Health & safety
Lonely Planet's Travel with Children includes helpful advice on travel health for younger children. There are also excellent travel-health sites on the Internet. Try the World Health Organization and the US Centers for Disease Control & Prevention.
Make sure that you have adequate health insurance. There is no free state health service in Switzerland (Swiss citizens and residents are all obliged to take out some form of private health insurance) and all treatment must generally be paid for. The EU and Switzerland have a reciprocal agreement on basic health-care provisions.
Although there is a public system in Switzerland, it is not really free as all residents in Switzerland have to pay for health insurance. EU members are covered to an extent, but should take out private travel/health cover. Treatment in a public ward of a public hospital is covered by the European Health Insurance Card (EHIC, which replaced the old E111 form in 2005), the card European citizens use to obtain reciprocal health care in other EU member states. There is a nonrefundable excess charge for every 30-day period in hospital. EU citizens with the EHIC pay half of the full cost of ambulances (road and air). Go to any doctor registered with the Swiss health system. Dental care, except emergency accident treatment, is not covered at all. You will generally have to pay up front and claim a refund from Gemeinsame Einrichtung KVG (+41 32 625 48 20; Gibelinstrasse 25, Postfach CH-4503 Solothurn).
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EU citizens should see the website of their national health system for travel advice and what the European Health Insurance Card (EHIC) entitles them to in Switzerland. In the case of the UK, check the NHS website (www.dh.gov.uk).
Make sure you're healthy before you start travelling. If you require a particular medication take an adequate supply, as it may not be available locally. Take part of the packaging showing the generic name rather than the brand, which will make getting replacements easier. It's a good idea to have a legible prescription or letter from your doctor to show that you legally use the medication, to avoid any problems.
No immunisations are required to enter Switzerland, but generally it's a good idea to make sure your tetanus, diphtheria and polio vaccinations are up to date before travelling. You may also like to consider immunisation against tick-borne encephalitis if you are going to be in rural areas. Check with your doctor and leave plenty of time for shots - ideally six weeks before travel. The US-based Centers for Disease Control & Prevention (www.cdc.gov) also has information.
Although there is no risk of yellow fever in Switzerland, if you are arriving from a yellow fever-infected area (ie most of sub- Saharan Africa and parts of South America) you'll need proof of yellow fever vaccination before you will be allowed to enter the country.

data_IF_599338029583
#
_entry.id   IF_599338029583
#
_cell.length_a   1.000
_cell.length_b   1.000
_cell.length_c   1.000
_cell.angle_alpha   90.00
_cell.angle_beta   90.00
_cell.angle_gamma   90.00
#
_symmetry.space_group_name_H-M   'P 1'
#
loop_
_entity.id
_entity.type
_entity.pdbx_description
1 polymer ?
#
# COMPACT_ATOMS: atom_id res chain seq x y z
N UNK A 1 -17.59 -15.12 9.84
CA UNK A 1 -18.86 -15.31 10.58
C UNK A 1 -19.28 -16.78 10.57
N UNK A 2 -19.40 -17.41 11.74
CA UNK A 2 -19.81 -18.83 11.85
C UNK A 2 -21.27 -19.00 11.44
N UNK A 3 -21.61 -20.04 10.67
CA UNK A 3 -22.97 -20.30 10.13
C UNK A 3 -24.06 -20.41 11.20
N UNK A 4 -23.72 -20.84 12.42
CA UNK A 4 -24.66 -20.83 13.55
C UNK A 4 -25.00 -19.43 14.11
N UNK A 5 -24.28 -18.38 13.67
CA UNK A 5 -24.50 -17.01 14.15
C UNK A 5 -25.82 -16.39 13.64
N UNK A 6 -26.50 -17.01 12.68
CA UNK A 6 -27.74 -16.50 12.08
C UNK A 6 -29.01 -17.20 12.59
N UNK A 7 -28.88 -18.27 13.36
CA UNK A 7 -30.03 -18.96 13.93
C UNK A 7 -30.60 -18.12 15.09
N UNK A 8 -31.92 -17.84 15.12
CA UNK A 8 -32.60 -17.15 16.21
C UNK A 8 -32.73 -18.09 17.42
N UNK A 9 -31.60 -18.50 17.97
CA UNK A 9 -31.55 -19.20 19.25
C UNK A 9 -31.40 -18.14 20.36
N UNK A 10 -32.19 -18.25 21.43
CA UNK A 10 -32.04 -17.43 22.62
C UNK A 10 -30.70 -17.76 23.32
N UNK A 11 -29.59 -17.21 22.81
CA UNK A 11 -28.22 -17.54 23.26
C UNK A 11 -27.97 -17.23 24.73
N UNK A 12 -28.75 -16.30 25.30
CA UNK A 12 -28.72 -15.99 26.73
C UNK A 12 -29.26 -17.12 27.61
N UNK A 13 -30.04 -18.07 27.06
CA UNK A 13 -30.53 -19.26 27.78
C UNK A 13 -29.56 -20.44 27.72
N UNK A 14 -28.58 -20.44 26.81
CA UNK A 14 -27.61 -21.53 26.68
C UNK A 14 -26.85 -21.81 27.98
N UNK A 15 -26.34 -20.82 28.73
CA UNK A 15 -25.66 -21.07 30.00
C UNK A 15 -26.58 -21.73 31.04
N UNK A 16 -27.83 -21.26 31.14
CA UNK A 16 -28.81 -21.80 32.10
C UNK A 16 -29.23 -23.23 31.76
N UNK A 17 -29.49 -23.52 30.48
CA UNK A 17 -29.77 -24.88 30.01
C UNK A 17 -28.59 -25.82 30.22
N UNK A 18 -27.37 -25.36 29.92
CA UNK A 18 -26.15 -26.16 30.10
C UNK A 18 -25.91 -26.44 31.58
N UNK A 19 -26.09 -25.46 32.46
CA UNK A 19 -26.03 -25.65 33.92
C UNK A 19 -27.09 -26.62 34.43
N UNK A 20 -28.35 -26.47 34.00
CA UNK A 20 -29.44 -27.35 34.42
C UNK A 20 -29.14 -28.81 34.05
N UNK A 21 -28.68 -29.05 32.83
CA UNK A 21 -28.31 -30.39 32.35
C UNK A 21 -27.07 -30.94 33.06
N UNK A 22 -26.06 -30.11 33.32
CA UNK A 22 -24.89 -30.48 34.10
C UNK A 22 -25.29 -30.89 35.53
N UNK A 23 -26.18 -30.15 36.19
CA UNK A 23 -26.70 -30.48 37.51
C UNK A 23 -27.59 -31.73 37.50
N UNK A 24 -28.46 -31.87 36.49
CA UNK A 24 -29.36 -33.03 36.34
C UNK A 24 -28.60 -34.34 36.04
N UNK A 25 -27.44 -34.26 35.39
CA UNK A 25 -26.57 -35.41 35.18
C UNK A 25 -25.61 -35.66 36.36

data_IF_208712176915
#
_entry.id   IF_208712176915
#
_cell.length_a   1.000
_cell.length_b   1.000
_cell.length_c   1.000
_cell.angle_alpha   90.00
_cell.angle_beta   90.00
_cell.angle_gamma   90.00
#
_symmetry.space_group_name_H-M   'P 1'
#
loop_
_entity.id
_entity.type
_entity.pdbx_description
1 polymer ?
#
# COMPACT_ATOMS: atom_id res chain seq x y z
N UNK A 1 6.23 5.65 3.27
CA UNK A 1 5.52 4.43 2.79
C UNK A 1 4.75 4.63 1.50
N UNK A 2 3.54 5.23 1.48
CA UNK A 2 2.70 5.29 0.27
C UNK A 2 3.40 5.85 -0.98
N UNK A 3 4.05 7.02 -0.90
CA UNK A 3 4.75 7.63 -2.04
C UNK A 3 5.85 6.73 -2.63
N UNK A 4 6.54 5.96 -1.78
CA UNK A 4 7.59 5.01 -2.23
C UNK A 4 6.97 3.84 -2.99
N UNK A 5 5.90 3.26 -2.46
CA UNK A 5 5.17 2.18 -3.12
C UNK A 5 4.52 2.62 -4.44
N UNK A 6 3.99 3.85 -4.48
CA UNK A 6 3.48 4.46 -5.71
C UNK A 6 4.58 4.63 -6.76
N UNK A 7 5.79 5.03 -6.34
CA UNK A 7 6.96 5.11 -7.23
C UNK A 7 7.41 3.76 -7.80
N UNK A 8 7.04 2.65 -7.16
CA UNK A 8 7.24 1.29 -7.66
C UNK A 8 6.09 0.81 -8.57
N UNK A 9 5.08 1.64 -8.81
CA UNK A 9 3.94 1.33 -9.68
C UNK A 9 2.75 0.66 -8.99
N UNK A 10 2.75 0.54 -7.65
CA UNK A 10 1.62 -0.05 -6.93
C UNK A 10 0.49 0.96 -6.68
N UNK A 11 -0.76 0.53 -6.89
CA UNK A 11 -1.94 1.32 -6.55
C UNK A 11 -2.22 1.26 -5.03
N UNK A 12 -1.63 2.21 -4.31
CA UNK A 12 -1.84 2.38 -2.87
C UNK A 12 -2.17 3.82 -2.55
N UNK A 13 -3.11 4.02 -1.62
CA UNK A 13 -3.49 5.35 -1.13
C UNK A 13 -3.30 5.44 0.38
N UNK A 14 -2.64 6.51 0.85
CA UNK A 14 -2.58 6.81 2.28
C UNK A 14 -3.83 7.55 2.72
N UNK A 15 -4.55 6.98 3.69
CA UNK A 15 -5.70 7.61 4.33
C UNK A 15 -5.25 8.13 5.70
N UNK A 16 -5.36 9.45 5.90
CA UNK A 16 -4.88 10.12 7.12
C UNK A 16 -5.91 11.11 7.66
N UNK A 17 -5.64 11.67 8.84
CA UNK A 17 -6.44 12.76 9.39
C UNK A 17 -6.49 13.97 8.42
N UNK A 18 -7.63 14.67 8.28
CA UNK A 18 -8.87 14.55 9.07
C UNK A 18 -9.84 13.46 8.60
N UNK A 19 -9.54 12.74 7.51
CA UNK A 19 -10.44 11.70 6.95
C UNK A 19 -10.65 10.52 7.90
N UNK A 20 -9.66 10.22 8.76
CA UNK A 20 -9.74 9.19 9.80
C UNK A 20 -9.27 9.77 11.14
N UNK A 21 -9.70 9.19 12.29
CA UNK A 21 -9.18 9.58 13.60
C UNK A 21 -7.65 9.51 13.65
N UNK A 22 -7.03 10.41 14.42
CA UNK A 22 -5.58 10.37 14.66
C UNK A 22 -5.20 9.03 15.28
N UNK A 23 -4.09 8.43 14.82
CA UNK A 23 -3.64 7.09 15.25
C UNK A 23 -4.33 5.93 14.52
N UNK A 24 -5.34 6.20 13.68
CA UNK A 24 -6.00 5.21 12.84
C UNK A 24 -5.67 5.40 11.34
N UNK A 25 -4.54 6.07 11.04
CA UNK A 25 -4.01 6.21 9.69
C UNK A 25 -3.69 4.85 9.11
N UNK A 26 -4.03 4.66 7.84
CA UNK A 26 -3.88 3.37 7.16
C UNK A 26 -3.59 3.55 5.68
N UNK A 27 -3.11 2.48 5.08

The Swiss are relatively rule-oriented, and street crime is fairly uncommon. However, you should still always watch your belongings; pickpockets thrive in city crowds. The Swiss police aren't very visible, but when they do appear, they have a poor reputation for their treatment of people of non-European descent or appearance, with some suggesting that they perform random street searches of questionable necessity and so on.
Deep Vein Thrombosis (DVT)
Blood clots may form in the legs during plane flights, chiefly because of prolonged immobility (the longer the flight, the greater the risk). The chief symptom of DVT is swelling or pain of the foot, ankle or calf, usually but not always on just one side. When a blood clot travels to the lungs, it may cause chest pain and breathing difficulties. Travellers with any of these symptoms should immediately seek medical attention. To prevent the development of DVT on long flights you should walk about the cabin, contract the leg muscles while sitting, drink plenty of fluids and avoid alcohol and tobacco.
Jet lag & motion sickness
To avoid jet lag try drinking plenty of nonalcoholic fluids and eating light meals. Upon arrival, get exposure to natural sunlight and readjust your schedule (for meals, sleep etc) as soon as possible.
This disorder can occur above 3000m, but very few treks or ski runs in the Austrian, French, Italian or Swiss Alps reach heights of 3000m or more - Mont Blanc is one exception - so altitude sickness is unlikely. Headache, vomiting, dizziness, extreme faintness, and difficulty in breathing and sleeping are all signs to heed. Treat mild symptoms with rest and simple painkillers. If mild symptoms persist or get worse, descend to a lower altitude and seek medical advice.
Switzerland is one of the few European countries to be have been declared free of rabies.
Switzerland is home to several types of snakes, a couple of which can deliver a nasty, although not fatal, bite. They are more prevalent in the mountains. To minimise your chances of being bitten always wear boots, socks and long trousers when walking through undergrowth where snakes may be present. Don't put your hands into holes and crevices, and be careful when collecting firewood.
If bitten by a snake that could be venomous, immediately wrap the bitten limb tightly, as you would for a sprained ankle, and then attach a splint to immobilise it. Keep the victim still and seek medical help. Tourniquets and sucking out the poison are now comprehensively discredited.
These small creatures can be found throughout Switzerland up to an altitude of 1200m, and typically live in underbrush at the forest edge or beside walking tracks. A tiny proportion carry viral encephalitis, which may become serious if not detected early.